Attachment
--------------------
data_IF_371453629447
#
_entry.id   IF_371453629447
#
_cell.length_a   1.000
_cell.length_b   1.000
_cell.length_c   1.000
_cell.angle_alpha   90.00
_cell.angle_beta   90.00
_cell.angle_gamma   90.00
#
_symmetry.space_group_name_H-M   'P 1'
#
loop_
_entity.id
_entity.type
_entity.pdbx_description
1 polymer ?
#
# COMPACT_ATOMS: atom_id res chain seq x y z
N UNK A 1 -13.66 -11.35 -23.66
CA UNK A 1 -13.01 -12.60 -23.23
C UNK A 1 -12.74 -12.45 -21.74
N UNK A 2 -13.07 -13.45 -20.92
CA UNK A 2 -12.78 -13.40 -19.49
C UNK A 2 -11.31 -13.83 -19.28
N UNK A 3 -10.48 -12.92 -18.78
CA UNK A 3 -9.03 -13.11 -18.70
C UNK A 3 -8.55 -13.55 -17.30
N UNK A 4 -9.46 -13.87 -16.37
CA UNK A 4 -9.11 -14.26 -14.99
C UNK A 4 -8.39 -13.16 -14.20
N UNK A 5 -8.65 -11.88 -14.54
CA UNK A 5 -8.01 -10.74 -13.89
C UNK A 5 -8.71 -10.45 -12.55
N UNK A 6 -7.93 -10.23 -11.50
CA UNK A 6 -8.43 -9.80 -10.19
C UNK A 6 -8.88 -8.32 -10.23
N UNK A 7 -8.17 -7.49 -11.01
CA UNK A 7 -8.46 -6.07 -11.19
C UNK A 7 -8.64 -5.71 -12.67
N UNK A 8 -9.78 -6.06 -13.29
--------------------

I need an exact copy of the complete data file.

data_IF_371453629447
#
_entry.id   IF_371453629447
#
_cell.length_a   1.000
_cell.length_b   1.000
_cell.length_c   1.000
_cell.angle_alpha   90.00
_cell.angle_beta   90.00
_cell.angle_gamma   90.00
#
_symmetry.space_group_name_H-M   'P 1'
#
loop_
_entity.id
_entity.type
_entity.pdbx_description
1 polymer ?
#
# COMPACT_ATOMS: atom_id res chain seq x y z
N UNK A 1 -13.66 -11.35 -23.66
CA UNK A 1 -13.01 -12.60 -23.23
C UNK A 1 -12.74 -12.45 -21.74
N UNK A 2 -13.07 -13.45 -20.92
CA UNK A 2 -12.78 -13.40 -19.49
C UNK A 2 -11.31 -13.83 -19.28
N UNK A 3 -10.48 -12.92 -18.78
CA UNK A 3 -9.03 -13.11 -18.70
C UNK A 3 -8.55 -13.55 -17.30
N UNK A 4 -9.46 -13.87 -16.37
CA UNK A 4 -9.11 -14.26 -14.99
C UNK A 4 -8.39 -13.16 -14.20
N UNK A 5 -8.65 -11.88 -14.54
CA UNK A 5 -8.01 -10.74 -13.89
C UNK A 5 -8.71 -10.45 -12.55
N UNK A 6 -7.93 -10.23 -11.50
CA UNK A 6 -8.43 -9.80 -10.19
C UNK A 6 -8.88 -8.32 -10.23
N UNK A 7 -8.17 -7.49 -11.01
CA UNK A 7 -8.46 -6.07 -11.19
C UNK A 7 -8.64 -5.71 -12.67
N UNK A 8 -9.78 -6.06 -13.29